By Guest Blogger Clare Jordan
Dwelling on diapers and naptimes, new parents tend to spend more time memorizing those precious baby faces than contemplating a future where those tiny kids become friends. Friends with each other, and friends with us.
Though us parents may live in denial of it, the day will come when our children move out of our homes and begin to make their own homes, growing into lives of their own.
I’ve always believed that the goal of parenting is to create independent adults.
If we do this well, I believe we will also create the kind of adults we like and enjoy spending time with; the kind of people we would select to be our friends.
But even more than that, we are creating the kinds of adults who will truly befriend each other! Truly nothing has made me happier than seeing my girls, all adults now living in Raleigh, seek each other out for dinners, shopping, hanging out, going to games together, pet-sitting, and truly being one another’s go-to call when any one of them is in need! They are real friends to one another, in addition to being sisters. It’s true joy when our kids become friends.
As you make that eventual shift from sippy cups to cocktails with your children, here are a few lessons learned from my real-life experience that just may have led in some small ways to my children befriending each other – and their parents as well:
- Be real. Starting as young as teenage years, I think children need to see that their parents are real people with some lived experience. You don’t have to (nor should you) tell them everything, but to share occasionally, without preaching, can be a welcome door-opener to building that eventual friendship with your children as they become adults.
- Be open to their friends. I’ve written in a past blog about “befriending the friends,” and I think it is critical to becoming your own child’s eventual friend as well. Many of my friends still recall advice given to them by my mother on topics their own mothers would never have broached with them. Those are valuable relationships.
- Offer advice as guidance. Our children don’t always want to hear our advice, even if it’s really good advice and they need it. So try this technique: ask open-ended questions to get them talking. This can lead to an opportunity to offer some guidance that won’t feel so parental-preachy. It also helps teach them to become a good friend themselves.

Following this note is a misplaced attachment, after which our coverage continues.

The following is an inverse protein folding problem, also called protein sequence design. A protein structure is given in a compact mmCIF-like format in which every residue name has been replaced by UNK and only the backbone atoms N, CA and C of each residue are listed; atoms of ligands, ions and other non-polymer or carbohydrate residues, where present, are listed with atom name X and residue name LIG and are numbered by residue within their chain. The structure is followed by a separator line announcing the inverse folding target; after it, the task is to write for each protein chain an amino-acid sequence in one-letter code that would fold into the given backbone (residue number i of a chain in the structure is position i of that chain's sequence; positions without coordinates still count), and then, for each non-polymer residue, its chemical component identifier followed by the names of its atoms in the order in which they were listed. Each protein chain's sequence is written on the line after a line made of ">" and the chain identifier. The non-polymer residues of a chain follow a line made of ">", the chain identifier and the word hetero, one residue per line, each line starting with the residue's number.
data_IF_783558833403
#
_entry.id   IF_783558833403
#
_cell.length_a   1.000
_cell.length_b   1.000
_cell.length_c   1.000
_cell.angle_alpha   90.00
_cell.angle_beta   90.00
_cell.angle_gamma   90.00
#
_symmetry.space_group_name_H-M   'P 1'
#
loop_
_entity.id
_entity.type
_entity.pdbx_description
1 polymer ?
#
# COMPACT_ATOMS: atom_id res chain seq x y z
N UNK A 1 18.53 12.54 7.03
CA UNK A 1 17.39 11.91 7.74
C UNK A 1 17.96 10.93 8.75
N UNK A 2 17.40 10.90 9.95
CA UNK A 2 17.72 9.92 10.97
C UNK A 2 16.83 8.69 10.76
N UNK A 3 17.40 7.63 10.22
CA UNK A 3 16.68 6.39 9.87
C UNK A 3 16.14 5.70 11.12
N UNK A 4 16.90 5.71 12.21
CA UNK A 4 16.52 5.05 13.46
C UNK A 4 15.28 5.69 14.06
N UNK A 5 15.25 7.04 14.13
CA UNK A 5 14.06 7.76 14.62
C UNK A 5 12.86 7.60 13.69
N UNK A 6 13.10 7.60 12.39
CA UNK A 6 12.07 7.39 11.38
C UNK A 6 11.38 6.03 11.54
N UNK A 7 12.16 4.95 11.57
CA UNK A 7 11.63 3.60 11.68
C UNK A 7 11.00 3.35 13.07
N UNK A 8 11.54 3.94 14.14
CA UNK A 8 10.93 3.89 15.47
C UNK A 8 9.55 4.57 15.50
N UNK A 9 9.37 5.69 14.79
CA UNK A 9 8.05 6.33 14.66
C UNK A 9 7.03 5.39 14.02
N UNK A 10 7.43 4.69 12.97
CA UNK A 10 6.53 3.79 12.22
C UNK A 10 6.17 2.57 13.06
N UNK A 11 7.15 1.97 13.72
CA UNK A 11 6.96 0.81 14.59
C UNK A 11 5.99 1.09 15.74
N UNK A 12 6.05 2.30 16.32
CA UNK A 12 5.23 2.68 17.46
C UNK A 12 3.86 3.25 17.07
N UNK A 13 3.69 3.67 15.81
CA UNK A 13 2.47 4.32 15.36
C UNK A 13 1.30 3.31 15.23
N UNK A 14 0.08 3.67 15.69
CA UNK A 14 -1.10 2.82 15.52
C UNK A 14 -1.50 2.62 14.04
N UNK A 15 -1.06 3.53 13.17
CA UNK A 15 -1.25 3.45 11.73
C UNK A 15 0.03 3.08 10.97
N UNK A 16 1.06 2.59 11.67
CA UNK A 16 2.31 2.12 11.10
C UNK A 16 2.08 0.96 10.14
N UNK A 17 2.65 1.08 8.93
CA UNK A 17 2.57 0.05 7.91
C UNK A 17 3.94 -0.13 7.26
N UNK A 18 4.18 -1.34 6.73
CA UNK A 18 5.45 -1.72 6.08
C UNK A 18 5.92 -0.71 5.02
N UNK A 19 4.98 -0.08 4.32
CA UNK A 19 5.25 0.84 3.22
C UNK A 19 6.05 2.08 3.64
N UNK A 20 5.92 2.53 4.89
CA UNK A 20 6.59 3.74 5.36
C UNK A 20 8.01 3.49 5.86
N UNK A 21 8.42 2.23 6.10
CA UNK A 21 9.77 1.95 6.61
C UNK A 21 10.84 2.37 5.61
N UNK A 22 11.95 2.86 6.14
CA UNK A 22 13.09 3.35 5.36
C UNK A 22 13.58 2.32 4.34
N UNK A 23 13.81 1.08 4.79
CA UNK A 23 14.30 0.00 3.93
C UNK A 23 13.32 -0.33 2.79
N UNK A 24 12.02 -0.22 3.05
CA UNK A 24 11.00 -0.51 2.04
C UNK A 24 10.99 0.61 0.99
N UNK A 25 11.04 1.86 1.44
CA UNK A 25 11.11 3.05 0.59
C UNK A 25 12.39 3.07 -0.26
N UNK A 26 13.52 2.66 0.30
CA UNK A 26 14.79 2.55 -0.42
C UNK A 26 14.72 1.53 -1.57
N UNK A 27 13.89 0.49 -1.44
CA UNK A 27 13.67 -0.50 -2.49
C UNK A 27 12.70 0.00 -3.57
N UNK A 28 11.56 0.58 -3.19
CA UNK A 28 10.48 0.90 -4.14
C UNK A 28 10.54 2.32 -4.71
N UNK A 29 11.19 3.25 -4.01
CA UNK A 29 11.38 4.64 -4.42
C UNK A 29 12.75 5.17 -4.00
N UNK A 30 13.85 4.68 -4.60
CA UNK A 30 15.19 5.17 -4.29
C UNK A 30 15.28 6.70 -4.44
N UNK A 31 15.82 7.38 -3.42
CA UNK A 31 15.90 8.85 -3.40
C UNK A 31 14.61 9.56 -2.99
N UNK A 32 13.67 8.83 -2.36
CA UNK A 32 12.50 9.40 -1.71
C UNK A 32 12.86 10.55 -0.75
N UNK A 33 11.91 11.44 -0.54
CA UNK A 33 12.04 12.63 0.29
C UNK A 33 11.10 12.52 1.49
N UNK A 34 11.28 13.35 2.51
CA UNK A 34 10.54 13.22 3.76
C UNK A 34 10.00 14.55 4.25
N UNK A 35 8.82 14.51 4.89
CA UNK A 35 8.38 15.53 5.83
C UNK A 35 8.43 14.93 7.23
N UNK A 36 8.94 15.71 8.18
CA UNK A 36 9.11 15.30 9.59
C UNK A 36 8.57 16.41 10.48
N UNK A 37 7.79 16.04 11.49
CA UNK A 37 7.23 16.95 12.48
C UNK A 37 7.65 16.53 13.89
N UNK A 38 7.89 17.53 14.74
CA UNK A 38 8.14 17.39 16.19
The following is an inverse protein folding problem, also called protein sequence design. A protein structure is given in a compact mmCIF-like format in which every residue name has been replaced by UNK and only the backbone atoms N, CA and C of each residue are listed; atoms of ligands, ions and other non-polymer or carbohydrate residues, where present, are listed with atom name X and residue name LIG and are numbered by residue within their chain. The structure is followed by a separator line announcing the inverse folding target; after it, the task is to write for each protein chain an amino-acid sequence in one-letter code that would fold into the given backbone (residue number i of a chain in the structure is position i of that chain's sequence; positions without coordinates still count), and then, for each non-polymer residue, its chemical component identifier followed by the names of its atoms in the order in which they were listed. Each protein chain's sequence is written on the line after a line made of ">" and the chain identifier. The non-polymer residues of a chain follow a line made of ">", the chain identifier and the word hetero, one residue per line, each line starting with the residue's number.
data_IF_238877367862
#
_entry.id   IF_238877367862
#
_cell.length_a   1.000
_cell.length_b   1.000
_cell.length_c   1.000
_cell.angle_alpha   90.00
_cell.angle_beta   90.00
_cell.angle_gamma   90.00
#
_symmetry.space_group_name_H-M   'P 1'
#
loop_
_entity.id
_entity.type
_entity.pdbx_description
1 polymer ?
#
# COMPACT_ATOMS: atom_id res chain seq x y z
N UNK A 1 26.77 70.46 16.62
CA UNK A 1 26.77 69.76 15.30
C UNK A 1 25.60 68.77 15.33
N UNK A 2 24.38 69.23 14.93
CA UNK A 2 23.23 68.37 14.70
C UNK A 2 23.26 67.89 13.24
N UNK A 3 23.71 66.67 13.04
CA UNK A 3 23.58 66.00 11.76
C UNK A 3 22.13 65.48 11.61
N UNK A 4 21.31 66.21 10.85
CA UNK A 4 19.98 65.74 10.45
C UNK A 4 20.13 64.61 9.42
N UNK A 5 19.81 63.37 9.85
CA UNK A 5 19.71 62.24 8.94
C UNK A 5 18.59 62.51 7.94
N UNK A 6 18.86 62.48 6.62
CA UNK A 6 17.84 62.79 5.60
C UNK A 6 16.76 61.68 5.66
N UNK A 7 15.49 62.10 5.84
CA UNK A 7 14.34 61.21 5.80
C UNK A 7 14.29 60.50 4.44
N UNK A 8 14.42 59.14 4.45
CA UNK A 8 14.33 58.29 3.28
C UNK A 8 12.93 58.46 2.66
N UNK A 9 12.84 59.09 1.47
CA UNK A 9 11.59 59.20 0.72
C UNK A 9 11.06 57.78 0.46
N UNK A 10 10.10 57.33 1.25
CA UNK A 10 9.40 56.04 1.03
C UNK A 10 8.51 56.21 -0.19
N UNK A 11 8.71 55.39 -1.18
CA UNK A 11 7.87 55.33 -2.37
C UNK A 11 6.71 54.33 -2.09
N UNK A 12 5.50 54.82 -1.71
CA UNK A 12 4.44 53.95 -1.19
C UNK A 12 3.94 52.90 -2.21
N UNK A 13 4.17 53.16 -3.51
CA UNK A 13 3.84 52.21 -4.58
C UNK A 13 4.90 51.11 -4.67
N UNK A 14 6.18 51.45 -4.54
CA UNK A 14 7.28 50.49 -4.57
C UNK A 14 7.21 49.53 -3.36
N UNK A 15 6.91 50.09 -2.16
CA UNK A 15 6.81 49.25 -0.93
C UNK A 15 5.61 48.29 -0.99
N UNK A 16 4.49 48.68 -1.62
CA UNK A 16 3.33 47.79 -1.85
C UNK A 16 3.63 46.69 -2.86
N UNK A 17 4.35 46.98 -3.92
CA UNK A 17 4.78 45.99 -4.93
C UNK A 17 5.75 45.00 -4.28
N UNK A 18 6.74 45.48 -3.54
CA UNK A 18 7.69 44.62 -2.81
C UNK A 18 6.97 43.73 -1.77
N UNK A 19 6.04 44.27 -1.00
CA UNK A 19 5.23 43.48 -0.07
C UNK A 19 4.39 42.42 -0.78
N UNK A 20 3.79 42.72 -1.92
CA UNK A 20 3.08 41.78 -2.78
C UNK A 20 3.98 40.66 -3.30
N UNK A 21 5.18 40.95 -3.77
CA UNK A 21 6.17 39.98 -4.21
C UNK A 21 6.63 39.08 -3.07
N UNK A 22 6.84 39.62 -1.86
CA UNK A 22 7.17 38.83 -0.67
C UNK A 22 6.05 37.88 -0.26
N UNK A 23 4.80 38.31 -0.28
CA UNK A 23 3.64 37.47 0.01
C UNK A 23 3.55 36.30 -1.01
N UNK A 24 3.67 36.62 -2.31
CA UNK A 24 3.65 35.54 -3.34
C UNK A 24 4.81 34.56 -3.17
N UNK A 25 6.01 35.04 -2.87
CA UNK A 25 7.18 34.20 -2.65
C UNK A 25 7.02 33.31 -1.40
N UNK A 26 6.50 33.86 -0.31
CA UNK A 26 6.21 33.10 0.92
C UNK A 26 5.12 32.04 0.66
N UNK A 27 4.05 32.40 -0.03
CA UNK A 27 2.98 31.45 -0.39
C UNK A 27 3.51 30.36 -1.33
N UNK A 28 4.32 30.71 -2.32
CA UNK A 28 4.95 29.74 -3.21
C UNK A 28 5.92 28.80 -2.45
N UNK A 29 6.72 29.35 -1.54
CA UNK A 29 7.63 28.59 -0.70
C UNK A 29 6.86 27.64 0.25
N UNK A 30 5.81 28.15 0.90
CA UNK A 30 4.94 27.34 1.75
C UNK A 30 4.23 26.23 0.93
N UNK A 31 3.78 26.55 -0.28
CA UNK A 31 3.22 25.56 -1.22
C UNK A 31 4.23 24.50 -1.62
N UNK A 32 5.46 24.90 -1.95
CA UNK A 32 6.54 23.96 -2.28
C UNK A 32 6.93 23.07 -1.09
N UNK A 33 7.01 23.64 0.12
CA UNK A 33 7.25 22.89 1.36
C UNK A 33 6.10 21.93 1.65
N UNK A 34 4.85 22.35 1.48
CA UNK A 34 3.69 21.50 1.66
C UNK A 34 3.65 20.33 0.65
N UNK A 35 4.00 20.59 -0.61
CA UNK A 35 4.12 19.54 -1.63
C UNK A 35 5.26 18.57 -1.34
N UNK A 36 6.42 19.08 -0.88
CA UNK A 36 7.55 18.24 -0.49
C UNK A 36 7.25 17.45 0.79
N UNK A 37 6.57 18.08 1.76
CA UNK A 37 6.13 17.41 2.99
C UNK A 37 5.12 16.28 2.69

- Know when to push and when to drop it. You can read your kids’ moods. Pay attention and listen to the unspoken signals they give as much as their words. There are important concerns we need to help them pursue, but some topics are best left alone. They don’t always need our advice; and knowing when to drop it can really help build their independence and their trust in you.
- Let them know when you are disappointed. Very often, better than getting upset with your children when they’ve made a mistake is to simply say that you are “disappointed.” That word hits at the heart and means more than anger. Plus, you won’t regret it later and it leaves room for more conversation and a deeper relationship.
- Fend off anger. Speaking of anger, our therapist is good at reminding us that anger itself is a fine emotion; it is acting out in anger where we run into problems. To grow friendships with your children, let your anger simmer, write in your journal, maybe talk with your spouse, but don’t lash out at children of any age. Who wants angry friends anyway?
- Quality time. If you have more than one child, finding QT with them one at a time can be challenging, but worth it. Even if they’re away at school, call them about once a week (more than that is overwhelming and stifles the independence they need), and try to make an occasional visit with an activity you both enjoy. That time invested really pays off! Solid friendships are based on it too.
- Let them call you. This was good advice I received when my oldest left for college, and it really works. I call my college-age kids mostly on Thursday evenings, so they have my voice in their head as they head out for weekend nights. But they call me plenty, and especially when they need something (which is often enough). Again, this builds trust, the basis of good friendships, especially when our kids become friends with each other.
- Be available. The calls we are most likely to accept at any time are our kids’ calls, right? But listening with a well-attuned ear is a skill to exercise with our children too. Try shifting from a critical ear to the discerning, helpful ear we use with our friends and see if you don’t start to see your children differently too. They need and want your thoughts a lot more than our judgments.
- Be present. When older teens and adult children come home, stop what you are doing and pay attention to them. Put your phone down. Plan some fun outings and meals to make together. They will appreciate your presence more than anything and want to come home and talk with you more. Isn’t that how friendships are grown?
I am no expert; just a mom lucky enough to have children she actually likes and wants to be around, and who want to be around me as well. Better even than my daughters’ friendships with me now are their friendships with each other. I am so grateful for this time when my kids become friends with one another and with me. I can’t imagine a closer bond and a greater gift!
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